Donald Trump Approval ‘Underwater’ With Suburban Voters And That Could Cost Him The 2020 Presidential Election

Trump's 2020 reelection chances may hinge on the white, suburban voters who supported him in 2016, but polls show those voters abandoning him.

Donald Trump points his finger while speaking at a rally.
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Trump's 2020 reelection chances may hinge on the white, suburban voters who supported him in 2016, but polls show those voters abandoning him.

Largely white suburban voters appear to be turning their backs on Donald Trump, even though they are the very voters who gave the president wins in key states, an analysis by NBC News revealed on Monday. This comes years after these voters supposedly enabled him to win the 2016 presidential election in the Electoral College despite losing the popular vote to Democrat Hillary Clinton,

Election experts quoted by The Hill say that Trump will need to win those suburban voters again in 2020 to have a chance of duplicating his 2016 Electoral College victory and winning reelection. But based on polling results cited by NBC News, Trump remains “underwater” with those voters. That means his disapproval rating is higher than his approval rating, and that spells trouble for Trump in 2020.

In five of six NBC News/Wall Street Journal approval rating polls conducted so far this year, Trump’s approval rating has come out significantly lower than his disapproval rating with suburban voters. Only in May did Trump get his head above water — by nine points — with voters in America’s suburbs. But in June, he sank back to a negative rating, with his disapproval eight points higher than his approval, according to NBC News. Trump recovered somewhat in July but remained three points underwater in the NBC/WSJ polling.

“We are a long way off from November 2020, but my general sense is that it is going to be very tough for him to reverse the Democratic trends in the suburbs,” Franklin & Marshall College professor and polling expert Terry Madonna told The Hill.

According to NBC News, Trump could face particular peril in the states of Arizona, Georgia, and Texas– three states that went to Trump in 2016, and that have large numbers of suburban voters. Trump won all three states by comfortable margins in 2016, with Arizona the closest at a 4.1 percentage point spread between Trump and Clinton, according to statistics from Politico.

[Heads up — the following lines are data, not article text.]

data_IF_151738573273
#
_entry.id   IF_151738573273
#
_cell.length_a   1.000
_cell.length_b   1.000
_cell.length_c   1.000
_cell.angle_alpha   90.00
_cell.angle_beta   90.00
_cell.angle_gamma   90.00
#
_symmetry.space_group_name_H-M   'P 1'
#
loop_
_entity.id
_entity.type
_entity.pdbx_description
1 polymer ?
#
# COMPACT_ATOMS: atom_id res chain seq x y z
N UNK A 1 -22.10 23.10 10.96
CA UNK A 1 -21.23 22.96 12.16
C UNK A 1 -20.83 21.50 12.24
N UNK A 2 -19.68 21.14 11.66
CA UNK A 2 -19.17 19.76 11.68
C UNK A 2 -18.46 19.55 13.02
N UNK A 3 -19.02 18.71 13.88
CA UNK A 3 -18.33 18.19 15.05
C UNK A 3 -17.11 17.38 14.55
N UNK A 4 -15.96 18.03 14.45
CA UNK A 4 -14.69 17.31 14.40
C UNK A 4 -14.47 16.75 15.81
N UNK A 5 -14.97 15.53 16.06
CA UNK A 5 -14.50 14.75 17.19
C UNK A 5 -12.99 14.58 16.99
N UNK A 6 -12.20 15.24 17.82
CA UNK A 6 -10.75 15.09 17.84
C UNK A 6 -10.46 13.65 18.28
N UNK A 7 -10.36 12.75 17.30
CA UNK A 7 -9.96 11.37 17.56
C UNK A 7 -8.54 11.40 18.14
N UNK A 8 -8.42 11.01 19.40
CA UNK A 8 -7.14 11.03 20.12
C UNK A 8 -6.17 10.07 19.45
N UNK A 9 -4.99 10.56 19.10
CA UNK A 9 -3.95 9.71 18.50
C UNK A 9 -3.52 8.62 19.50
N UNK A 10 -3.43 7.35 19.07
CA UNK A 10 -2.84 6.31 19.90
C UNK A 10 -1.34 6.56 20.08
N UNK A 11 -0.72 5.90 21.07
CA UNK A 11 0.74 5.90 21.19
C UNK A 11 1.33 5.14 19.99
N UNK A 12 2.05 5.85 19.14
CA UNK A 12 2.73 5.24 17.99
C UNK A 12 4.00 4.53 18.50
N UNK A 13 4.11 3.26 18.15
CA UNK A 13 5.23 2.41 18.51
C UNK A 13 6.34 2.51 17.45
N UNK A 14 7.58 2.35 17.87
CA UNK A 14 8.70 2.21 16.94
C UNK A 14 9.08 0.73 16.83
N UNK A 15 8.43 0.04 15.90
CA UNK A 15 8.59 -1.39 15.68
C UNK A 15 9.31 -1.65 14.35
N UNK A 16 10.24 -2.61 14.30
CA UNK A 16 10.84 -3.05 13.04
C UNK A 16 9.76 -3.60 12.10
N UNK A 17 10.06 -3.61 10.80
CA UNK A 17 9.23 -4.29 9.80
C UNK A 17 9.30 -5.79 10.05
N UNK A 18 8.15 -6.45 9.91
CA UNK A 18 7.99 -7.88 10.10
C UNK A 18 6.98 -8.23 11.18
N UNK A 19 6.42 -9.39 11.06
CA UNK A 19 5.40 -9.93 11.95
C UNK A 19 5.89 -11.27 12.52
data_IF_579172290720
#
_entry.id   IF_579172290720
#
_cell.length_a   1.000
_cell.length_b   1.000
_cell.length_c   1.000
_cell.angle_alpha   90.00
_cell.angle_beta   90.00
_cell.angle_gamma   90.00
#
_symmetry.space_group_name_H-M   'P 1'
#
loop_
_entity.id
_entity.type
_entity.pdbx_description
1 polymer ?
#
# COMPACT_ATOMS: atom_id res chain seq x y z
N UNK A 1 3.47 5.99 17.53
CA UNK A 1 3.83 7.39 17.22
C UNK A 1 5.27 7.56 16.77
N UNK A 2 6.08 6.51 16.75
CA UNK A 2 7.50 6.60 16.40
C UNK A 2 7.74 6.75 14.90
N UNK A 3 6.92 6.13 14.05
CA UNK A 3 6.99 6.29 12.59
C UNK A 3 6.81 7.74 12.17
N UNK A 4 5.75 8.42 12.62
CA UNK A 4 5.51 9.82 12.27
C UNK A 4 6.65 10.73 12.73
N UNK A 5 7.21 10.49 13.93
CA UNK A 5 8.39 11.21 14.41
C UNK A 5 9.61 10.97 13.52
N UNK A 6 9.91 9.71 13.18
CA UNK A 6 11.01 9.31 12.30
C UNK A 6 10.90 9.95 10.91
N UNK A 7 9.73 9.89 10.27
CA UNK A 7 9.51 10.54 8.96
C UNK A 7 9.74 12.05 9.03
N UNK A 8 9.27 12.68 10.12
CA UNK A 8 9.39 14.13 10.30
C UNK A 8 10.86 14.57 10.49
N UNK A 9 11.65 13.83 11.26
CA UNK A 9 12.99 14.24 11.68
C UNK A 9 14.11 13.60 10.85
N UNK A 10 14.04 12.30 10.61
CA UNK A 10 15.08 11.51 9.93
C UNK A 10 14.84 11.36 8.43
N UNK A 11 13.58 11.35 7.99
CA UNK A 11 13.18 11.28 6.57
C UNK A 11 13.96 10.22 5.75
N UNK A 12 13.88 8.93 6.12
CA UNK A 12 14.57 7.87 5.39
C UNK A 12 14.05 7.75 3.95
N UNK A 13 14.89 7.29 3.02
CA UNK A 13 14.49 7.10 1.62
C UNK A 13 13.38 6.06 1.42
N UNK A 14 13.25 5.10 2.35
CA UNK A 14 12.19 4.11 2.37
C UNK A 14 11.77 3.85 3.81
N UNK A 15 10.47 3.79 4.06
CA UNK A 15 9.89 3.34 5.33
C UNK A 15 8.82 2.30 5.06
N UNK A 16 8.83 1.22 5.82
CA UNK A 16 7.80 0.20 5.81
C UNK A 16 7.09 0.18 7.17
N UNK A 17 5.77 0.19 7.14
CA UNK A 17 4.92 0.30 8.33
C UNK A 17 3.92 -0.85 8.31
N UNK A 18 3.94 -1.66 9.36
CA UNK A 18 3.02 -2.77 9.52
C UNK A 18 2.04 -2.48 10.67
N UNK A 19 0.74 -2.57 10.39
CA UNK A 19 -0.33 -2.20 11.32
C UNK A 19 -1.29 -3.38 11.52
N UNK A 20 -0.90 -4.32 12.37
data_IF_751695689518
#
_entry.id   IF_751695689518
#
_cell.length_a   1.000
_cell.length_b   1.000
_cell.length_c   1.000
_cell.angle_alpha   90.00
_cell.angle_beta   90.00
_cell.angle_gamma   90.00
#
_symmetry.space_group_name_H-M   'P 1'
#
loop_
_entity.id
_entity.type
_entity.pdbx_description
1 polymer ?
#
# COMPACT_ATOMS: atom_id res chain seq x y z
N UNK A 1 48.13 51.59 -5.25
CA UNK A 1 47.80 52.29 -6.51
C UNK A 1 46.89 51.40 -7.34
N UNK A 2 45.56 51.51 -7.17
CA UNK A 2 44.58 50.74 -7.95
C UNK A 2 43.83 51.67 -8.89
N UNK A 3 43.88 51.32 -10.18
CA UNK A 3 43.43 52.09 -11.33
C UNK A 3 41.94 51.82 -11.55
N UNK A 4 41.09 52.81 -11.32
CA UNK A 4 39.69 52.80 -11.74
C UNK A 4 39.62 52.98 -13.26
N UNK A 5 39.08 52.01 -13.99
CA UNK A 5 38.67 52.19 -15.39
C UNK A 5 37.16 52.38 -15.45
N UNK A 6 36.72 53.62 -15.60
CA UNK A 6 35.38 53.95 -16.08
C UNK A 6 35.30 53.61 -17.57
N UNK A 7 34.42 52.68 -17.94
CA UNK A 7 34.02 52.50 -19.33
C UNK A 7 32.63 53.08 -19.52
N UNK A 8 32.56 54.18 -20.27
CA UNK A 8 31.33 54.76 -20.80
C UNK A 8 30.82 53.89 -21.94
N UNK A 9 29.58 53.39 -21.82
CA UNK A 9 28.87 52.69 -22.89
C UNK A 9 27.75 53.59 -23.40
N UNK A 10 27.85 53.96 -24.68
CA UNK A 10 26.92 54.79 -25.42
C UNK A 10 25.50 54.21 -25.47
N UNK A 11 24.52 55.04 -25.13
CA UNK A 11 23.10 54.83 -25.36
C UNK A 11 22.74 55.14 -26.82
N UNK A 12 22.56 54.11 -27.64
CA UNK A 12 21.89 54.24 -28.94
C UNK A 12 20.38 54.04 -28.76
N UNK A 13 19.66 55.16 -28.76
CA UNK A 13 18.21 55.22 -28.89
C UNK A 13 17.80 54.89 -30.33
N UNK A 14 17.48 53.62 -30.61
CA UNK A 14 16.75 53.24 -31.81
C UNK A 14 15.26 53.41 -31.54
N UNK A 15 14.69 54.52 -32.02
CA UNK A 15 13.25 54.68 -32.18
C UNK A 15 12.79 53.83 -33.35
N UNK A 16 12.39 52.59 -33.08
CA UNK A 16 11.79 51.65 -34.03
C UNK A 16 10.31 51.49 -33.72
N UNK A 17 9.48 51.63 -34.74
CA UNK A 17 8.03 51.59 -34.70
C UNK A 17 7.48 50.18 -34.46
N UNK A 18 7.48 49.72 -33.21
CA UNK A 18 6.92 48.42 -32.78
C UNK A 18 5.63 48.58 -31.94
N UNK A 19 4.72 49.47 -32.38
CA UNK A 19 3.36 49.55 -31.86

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But if suburban voters abandon Trump, as appears to be happening according to the NBC/WSJ polls, even those three “red” states could come into play for the 2020 presidential election. If results in all other states remain the same as in 2016, the 2020 Democratic candidate would need to “flip” Texas and just one of the other two aforementioned states in order to top the 270 electoral votes required to win the election. Texas has 36 electoral votes, per 270toWin.com, while Arizona and Georgia carry 11 and 16 respectively.

If the 2020 Democratic candidate loses Texas but wins both Arizona and Georgia, that candidate would need 16 additional electoral votes, which could come from Michigan, another state with large blocs of suburban voters. In 2016, Trump won Michigan by a mere two-tenths of one percentage point, or 10,704 votes, which CNN noted is the closest presidential vote in the state’s history.

Michigan comes with 16 electoral votes, meaning that if the 2020 Democratic nominee flipped Arizona, Georgia, and Michigan — but no other states — the Democrat would collect 270 electoral votes and win the presidency.